My doctoral dissertation examined how social media influenced the work and personal lives of more than 100 academics in the United States.
Key findings include:
Social Media function as institutional and social surveillance to enforce norms and favored ideologies on college campuses.
Students are viewed as the primary agents of surveillance, using social media to target and punish professors who hold unfavorable views.
College professors withdraw from social media out of concern for morally motivated networked harassment, commonly known as "cancel culture."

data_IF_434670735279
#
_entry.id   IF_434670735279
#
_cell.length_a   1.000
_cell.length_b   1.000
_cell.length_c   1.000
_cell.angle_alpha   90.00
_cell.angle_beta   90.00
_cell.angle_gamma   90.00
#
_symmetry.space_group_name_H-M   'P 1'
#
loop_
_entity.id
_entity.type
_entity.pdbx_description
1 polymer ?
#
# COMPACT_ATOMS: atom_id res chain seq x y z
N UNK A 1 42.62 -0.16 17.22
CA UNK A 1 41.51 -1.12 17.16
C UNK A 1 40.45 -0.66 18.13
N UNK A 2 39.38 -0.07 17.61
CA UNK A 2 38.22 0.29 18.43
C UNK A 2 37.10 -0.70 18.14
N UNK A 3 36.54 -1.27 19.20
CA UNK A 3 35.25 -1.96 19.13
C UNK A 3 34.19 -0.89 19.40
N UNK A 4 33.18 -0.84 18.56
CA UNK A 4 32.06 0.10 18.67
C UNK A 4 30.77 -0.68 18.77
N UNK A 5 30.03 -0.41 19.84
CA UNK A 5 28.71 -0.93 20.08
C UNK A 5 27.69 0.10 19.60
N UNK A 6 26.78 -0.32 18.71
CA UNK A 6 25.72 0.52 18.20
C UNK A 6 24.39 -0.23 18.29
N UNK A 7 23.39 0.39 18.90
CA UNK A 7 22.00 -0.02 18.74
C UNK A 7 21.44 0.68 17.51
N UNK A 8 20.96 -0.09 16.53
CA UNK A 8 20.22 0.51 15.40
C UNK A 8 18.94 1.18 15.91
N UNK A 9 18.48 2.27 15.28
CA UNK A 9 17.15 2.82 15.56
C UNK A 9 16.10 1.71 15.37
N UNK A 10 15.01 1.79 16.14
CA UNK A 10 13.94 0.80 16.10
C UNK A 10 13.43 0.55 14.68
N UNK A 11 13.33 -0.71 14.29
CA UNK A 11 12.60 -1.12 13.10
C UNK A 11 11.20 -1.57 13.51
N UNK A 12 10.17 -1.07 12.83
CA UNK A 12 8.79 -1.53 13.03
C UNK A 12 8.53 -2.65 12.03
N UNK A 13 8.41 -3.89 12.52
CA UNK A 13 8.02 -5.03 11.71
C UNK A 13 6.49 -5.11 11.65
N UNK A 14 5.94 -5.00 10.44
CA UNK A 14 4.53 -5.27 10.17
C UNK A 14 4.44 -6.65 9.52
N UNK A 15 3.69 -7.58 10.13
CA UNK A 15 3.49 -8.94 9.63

Social media have a "chilling effect" on speech in offline settings as professors self-censor in the classroom to avoid student recording.
Faculty engage in acts of resistance and rebellion against cancel culture by using anonymous social media accounts.
Academics and their institutions lack formal training on proper use of social media for self-promotion and best practices for addressing online hostility.